Harold laced his fingers together and studied the screens around him. The number of launchers meant he was facing destroyers or light cruisers, but the speed of the missiles strongly implied he was facing Core ships, which…was bad.
They’d have stronger shields, better maneuverability, and more effective active defenses. Liberty probably outmassed all four ships combined, but if they were Core warships, his command was badly outgunned.
And they’d opened fire first.
“Navigation, bring us parallel to their course and activate the sprint systems,” Harold ordered after the immediate shock had faded. Even at eighty-five percent of lightspeed, they had some time to respond.
“Lyon, push the Buckler platforms out to a quarter-million kilometers,” he continued. “We’re more likely to simply lose them out there, but we need the extra depth against birds this fast.”
The drone platforms moved out, almost doubling Liberty’s visibility zone in the direction of the missiles before they engaged. Rapid-cycling lasers, unimaginably powerful to men and women who’d served in Earth’s Pre-Annexation military, opened up from the remote platforms.
It was over in seconds, faster than any human could process what was going on. Once the missiles arrived, it was all down to computers and the semi-sentient artificial intelligences managing them. Even moving the drones out gave the computers less than two seconds with the missiles in the visibility zone.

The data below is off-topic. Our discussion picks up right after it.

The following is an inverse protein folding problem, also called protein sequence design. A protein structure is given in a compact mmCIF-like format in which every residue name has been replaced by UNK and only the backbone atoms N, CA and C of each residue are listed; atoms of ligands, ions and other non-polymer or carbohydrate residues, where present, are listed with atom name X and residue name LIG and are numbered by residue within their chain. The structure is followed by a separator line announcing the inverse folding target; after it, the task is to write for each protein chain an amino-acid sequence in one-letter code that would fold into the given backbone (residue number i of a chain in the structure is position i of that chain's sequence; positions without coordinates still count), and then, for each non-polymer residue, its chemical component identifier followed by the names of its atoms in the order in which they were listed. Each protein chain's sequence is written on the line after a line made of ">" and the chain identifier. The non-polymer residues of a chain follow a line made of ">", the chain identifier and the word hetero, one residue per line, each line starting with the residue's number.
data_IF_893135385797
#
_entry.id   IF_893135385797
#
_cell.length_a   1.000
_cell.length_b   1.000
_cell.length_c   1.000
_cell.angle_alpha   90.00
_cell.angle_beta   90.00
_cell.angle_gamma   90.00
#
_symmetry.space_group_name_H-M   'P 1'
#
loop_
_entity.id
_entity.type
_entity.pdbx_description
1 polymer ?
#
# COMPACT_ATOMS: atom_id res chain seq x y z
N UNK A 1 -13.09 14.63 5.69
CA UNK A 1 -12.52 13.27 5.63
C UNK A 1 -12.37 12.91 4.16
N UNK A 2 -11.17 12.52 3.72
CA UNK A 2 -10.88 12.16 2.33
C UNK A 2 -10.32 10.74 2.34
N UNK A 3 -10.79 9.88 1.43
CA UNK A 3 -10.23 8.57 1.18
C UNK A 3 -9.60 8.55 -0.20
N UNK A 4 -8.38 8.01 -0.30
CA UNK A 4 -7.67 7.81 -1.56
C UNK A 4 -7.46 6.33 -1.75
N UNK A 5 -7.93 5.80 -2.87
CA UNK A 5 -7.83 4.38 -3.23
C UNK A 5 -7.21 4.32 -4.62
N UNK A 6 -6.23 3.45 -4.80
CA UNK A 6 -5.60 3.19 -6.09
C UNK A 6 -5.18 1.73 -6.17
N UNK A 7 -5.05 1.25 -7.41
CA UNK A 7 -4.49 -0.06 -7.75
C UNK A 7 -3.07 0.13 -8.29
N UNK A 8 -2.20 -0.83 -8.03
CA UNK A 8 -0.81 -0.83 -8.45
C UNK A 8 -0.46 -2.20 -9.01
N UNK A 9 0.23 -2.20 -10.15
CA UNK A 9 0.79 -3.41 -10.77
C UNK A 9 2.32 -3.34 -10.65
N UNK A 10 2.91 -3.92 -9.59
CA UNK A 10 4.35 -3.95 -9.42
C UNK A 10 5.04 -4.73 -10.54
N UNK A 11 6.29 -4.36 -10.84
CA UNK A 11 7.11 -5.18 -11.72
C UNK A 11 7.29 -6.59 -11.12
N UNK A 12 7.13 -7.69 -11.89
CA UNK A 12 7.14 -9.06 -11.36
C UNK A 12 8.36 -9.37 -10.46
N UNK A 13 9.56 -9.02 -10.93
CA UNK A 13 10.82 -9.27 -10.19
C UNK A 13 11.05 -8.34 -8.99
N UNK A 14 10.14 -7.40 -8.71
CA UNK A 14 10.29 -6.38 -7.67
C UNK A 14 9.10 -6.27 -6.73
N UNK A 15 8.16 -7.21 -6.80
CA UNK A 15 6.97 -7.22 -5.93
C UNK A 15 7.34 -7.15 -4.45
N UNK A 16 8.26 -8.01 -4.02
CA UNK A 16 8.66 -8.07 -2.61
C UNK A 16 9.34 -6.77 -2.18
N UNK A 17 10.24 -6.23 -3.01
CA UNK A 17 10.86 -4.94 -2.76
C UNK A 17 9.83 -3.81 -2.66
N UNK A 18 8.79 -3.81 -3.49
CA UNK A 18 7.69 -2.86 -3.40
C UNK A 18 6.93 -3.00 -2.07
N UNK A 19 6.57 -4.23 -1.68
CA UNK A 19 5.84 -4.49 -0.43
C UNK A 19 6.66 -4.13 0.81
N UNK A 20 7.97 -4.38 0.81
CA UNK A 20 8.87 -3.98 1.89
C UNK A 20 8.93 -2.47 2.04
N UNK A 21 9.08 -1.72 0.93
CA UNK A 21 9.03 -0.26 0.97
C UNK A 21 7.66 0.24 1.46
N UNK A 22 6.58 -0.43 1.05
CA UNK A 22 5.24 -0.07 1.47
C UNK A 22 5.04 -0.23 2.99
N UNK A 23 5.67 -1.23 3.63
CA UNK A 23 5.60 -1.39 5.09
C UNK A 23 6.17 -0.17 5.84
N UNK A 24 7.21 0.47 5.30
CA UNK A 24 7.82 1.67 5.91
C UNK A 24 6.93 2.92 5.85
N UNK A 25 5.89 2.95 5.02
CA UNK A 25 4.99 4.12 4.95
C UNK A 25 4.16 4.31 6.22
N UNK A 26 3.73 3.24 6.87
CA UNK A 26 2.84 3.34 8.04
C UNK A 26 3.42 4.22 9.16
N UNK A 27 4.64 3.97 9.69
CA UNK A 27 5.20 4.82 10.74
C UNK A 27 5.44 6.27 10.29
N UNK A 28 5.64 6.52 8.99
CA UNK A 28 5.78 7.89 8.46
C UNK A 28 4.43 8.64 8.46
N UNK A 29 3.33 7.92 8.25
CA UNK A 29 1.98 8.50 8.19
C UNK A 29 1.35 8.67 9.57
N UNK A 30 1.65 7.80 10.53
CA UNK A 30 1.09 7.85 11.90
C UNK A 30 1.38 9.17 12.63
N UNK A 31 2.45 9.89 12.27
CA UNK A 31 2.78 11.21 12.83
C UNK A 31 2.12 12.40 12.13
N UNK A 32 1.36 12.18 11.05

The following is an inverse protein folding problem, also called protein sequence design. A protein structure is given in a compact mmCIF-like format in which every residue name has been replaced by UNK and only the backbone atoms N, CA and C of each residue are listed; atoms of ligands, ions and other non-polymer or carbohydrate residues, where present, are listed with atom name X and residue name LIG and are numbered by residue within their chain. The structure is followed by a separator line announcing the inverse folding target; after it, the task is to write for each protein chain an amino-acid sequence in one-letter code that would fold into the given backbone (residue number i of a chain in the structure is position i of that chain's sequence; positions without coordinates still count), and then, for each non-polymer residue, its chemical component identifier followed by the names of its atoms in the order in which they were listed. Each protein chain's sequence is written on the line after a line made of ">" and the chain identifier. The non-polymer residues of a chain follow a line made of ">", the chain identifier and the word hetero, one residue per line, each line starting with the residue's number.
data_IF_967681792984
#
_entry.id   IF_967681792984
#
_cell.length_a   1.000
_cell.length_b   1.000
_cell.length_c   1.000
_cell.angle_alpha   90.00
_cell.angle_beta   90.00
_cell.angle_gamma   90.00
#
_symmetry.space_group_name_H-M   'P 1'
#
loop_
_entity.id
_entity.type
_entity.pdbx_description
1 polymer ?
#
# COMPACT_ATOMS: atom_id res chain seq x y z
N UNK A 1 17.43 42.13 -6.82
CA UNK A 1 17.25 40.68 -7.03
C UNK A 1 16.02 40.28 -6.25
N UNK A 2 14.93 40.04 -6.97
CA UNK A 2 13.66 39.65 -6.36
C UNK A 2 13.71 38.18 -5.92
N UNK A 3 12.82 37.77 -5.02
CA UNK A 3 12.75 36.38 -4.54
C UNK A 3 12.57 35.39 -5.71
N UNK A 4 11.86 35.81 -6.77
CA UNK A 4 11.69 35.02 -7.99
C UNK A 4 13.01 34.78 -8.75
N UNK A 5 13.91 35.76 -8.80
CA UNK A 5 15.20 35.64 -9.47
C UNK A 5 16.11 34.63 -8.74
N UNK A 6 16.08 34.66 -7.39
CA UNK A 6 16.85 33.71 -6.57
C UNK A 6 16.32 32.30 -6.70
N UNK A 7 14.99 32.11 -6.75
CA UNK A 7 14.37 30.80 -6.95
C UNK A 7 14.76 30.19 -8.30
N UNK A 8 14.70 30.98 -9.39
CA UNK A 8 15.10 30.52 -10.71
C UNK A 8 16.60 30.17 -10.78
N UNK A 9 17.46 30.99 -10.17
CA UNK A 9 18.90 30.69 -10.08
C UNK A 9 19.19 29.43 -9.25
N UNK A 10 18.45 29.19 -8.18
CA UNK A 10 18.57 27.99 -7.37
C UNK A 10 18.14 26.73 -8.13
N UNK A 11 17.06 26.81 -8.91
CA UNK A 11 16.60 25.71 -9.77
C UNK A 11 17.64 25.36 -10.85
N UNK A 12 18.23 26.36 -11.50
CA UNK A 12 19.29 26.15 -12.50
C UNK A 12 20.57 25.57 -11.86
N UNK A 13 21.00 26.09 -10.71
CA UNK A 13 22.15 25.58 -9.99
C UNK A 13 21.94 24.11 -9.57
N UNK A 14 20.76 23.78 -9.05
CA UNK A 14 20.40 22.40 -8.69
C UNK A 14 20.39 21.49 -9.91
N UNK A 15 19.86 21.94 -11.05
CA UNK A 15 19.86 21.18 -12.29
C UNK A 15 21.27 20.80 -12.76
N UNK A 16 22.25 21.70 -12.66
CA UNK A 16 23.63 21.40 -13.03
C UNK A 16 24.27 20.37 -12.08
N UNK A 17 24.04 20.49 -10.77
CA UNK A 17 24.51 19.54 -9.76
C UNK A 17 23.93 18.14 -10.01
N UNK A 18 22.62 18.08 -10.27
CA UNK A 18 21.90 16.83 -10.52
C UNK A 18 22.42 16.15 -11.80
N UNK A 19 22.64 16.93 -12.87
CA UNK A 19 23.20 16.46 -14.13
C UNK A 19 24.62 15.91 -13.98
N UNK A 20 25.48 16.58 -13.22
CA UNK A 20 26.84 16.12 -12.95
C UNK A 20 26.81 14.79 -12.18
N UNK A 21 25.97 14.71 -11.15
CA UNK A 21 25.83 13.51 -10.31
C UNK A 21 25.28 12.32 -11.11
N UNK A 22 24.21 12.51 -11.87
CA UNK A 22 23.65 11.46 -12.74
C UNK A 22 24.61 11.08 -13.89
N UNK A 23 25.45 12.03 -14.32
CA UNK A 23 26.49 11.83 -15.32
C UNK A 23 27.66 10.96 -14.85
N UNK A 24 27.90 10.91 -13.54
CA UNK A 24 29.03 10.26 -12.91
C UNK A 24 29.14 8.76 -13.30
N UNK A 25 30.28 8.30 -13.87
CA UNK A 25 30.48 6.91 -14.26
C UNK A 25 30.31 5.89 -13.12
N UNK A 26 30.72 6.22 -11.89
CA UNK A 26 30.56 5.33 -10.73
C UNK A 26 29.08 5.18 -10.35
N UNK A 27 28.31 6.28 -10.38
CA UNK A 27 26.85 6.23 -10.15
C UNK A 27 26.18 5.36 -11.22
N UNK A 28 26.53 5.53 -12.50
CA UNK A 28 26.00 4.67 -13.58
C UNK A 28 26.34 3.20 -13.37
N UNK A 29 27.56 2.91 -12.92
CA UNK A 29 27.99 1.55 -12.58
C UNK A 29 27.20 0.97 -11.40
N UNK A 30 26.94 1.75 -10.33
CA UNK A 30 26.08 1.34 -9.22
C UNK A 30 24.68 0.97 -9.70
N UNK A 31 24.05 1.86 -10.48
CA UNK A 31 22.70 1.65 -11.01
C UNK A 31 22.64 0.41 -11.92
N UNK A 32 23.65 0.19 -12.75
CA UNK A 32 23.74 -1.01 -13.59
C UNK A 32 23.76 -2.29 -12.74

The Sword and Buckler system was designed for exactly that problem. The four drones opened fire first, their lasers cutting through the missiles the moment they emerged from the strange “fog” of hyperspace, and their sensors relaying their data back to Liberty herself.
Then the turrets opened fire, the invisible lasers drawn into the main holographic plots as clean white lines as missile after missile died.
It wasn’t enough. Harold had known it wouldn’t be enough from the moment the strangers had opened fire, and warnings flashed on his screen as missiles hammered home into his cruiser’s shields.
“Shields are holding,” Lyon reported. “Detecting no active defenses; all of our birds hit home.”